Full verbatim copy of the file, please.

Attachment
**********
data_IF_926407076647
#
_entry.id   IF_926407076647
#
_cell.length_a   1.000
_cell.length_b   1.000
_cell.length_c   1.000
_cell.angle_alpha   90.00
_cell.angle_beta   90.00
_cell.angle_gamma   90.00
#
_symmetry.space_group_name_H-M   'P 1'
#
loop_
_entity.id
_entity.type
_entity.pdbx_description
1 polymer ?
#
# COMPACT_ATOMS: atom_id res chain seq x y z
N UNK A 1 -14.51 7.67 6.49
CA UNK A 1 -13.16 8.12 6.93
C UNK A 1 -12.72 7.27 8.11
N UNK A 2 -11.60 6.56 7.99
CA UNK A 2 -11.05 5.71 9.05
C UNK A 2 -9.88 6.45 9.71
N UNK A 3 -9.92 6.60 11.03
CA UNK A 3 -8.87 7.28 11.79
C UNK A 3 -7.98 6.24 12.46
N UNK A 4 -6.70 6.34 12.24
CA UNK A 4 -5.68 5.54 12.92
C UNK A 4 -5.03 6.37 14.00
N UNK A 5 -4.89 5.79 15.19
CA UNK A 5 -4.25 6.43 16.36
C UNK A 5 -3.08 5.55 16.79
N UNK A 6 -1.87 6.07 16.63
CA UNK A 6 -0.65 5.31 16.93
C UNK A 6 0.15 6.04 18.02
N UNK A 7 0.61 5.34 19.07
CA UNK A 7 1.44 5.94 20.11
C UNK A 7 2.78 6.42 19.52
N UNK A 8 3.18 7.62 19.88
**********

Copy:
data_IF_926407076647
#
_entry.id   IF_926407076647
#
_cell.length_a   1.000
_cell.length_b   1.000
_cell.length_c   1.000
_cell.angle_alpha   90.00
_cell.angle_beta   90.00
_cell.angle_gamma   90.00
#
_symmetry.space_group_name_H-M   'P 1'
#
loop_
_entity.id
_entity.type
_entity.pdbx_description
1 polymer ?
#
# COMPACT_ATOMS: atom_id res chain seq x y z
N UNK A 1 -14.51 7.67 6.49
CA UNK A 1 -13.16 8.12 6.93
C UNK A 1 -12.72 7.27 8.11
N UNK A 2 -11.60 6.56 7.99
CA UNK A 2 -11.05 5.71 9.05
C UNK A 2 -9.88 6.45 9.71
N UNK A 3 -9.92 6.60 11.03
CA UNK A 3 -8.87 7.28 11.79
C UNK A 3 -7.98 6.24 12.46
N UNK A 4 -6.70 6.34 12.24
CA UNK A 4 -5.68 5.54 12.92
C UNK A 4 -5.03 6.37 14.00
N UNK A 5 -4.89 5.79 15.19
CA UNK A 5 -4.25 6.43 16.36
C UNK A 5 -3.08 5.55 16.79
N UNK A 6 -1.87 6.07 16.63
CA UNK A 6 -0.65 5.31 16.93
C UNK A 6 0.15 6.04 18.02
N UNK A 7 0.61 5.34 19.07
CA UNK A 7 1.44 5.94 20.11
C UNK A 7 2.78 6.42 19.52
N UNK A 8 3.18 7.62 19.88